Deezer’s user interface is minimal, with album artwork displayed as tiles on a plain white background. Compared to the likes of Spotify, and even Apple Music, Deezer looks almost sterile, although some users will enjoy the simplicity of its interface. 

On the desktop app, you’ll find your favorite artists, daily mixes based on your listening habits, genre and mood playlists, chart playlists, and recommended radio stations. 

A sidebar on the left of the screen allows you to toggle between Music, Shows (podcasts and radio), Explore (which allows you to navigate music and podcasts by genre and category) and Favorites. 

Beneath the Favorites tab you’ll find your Favorite Tracks (to add a track, just select the heart icon next to its title), Downloads, Playlists, Albums, Artists and Podcasts. 

As with most streaming apps, the playback bar itself sits at the bottom of the screen, with a small menu that lets you adjust the audio quality of your music.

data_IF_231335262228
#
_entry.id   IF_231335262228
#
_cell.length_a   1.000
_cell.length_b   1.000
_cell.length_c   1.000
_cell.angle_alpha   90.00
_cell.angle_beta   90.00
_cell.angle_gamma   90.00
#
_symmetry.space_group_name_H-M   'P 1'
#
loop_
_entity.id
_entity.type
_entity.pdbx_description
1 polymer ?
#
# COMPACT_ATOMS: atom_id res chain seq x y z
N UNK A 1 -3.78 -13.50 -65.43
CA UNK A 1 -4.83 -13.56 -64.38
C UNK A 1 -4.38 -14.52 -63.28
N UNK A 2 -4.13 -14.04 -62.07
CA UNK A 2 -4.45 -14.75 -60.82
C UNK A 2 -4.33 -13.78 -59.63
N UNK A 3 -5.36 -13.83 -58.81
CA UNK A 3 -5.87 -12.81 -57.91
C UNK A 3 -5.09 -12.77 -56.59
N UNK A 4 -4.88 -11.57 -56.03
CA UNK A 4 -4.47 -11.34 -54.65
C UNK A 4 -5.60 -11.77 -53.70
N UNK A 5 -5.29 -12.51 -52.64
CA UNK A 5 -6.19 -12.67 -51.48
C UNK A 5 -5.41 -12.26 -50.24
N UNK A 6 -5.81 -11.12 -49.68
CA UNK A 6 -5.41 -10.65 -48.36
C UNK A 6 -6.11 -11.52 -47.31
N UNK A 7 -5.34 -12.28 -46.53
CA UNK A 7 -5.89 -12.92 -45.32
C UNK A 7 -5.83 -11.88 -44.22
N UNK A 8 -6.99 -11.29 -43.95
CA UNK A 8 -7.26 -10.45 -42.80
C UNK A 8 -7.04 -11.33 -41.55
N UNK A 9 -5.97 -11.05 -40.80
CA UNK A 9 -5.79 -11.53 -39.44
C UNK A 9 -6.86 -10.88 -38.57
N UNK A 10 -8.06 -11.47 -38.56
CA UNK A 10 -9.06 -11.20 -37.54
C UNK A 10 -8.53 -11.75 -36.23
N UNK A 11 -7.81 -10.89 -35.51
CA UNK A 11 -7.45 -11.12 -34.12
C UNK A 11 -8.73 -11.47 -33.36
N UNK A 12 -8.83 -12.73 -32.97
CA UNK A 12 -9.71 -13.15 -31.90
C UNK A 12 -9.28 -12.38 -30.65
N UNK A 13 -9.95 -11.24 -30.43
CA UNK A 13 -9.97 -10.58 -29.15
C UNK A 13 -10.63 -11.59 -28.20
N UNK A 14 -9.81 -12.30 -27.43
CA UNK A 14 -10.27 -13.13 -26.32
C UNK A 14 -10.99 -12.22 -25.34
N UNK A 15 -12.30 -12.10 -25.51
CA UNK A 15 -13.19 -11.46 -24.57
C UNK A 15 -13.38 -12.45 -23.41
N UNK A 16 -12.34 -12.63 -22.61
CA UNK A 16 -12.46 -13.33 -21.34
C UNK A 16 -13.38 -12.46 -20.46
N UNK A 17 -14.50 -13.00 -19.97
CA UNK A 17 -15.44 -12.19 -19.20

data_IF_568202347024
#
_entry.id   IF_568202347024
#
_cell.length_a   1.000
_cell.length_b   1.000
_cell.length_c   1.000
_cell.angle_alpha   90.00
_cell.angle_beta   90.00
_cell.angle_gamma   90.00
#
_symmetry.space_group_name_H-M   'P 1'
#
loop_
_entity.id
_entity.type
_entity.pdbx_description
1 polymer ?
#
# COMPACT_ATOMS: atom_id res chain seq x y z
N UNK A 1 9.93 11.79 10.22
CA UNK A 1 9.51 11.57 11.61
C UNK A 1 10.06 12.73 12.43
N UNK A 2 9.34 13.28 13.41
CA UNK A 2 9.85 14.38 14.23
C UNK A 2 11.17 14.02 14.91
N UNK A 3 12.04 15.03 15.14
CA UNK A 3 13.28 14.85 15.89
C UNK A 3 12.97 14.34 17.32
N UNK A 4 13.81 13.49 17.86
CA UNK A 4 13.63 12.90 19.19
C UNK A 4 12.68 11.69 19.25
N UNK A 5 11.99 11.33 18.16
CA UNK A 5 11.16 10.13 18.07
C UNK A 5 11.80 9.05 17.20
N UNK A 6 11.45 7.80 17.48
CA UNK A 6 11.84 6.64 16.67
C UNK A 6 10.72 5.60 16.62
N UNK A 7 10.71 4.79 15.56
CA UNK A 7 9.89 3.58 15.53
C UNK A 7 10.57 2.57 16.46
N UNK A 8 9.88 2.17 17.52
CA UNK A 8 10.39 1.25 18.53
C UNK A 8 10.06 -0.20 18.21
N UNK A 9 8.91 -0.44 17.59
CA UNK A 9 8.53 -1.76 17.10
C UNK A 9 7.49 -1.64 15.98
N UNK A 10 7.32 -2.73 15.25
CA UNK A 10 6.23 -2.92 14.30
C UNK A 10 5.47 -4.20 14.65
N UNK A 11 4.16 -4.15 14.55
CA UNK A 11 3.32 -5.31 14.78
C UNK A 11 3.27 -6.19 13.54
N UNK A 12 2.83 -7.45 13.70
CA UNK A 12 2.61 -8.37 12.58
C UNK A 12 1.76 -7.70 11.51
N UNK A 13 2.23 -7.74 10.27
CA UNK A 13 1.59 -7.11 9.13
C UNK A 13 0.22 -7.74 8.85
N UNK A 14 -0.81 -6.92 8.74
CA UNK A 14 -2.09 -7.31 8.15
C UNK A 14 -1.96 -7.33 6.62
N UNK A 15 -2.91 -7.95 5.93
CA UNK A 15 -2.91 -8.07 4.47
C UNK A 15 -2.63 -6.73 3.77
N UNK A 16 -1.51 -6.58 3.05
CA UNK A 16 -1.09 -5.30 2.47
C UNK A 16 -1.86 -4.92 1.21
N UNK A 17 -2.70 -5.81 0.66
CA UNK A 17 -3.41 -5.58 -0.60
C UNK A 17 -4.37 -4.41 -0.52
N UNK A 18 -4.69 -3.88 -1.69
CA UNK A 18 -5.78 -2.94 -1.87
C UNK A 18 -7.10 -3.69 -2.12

The mobile app is similarly minimal, with the sidebar moved to the bottom of the screen; playing a song will bring the playback bar into full-screen, where you can adjust the audio, set a sleep timer (handy, if you fall asleep to your music and don’t want it playing all night long), and a Share button, which comes with the option to share your music as an Instagram Story.

Speaking of social media support, Deezer does allow you to share your listening habits to a variety of apps, and you can follow your friends on the platform. However, unlike Spotify, there’s no way to view what your friends’ are listening to live. Furthermore, since Spotify is the more popular platform, you’re more likely to find your friends on that platform – so, if you’re a social animal then it’s worth considering whether Deezer is right for you.

That’s not a deal-breaker, though. Overall, Deezer feels super-easy to navigate, with a clear layout that makes discovering music very simple.


(Image credit: TechRadar / Deezer)

Music catalogue and discovery

  • Over 73 million tracks
  • Personalized playlists
  • Infinite recommended music with Flow

Deezer states the platform is home to more than 73 million tracks. Compared to other streaming platforms, we didn’t notice any glaring omissions in the artists you can listen to – at least not any that aren’t missing from Deezer’s rivals too.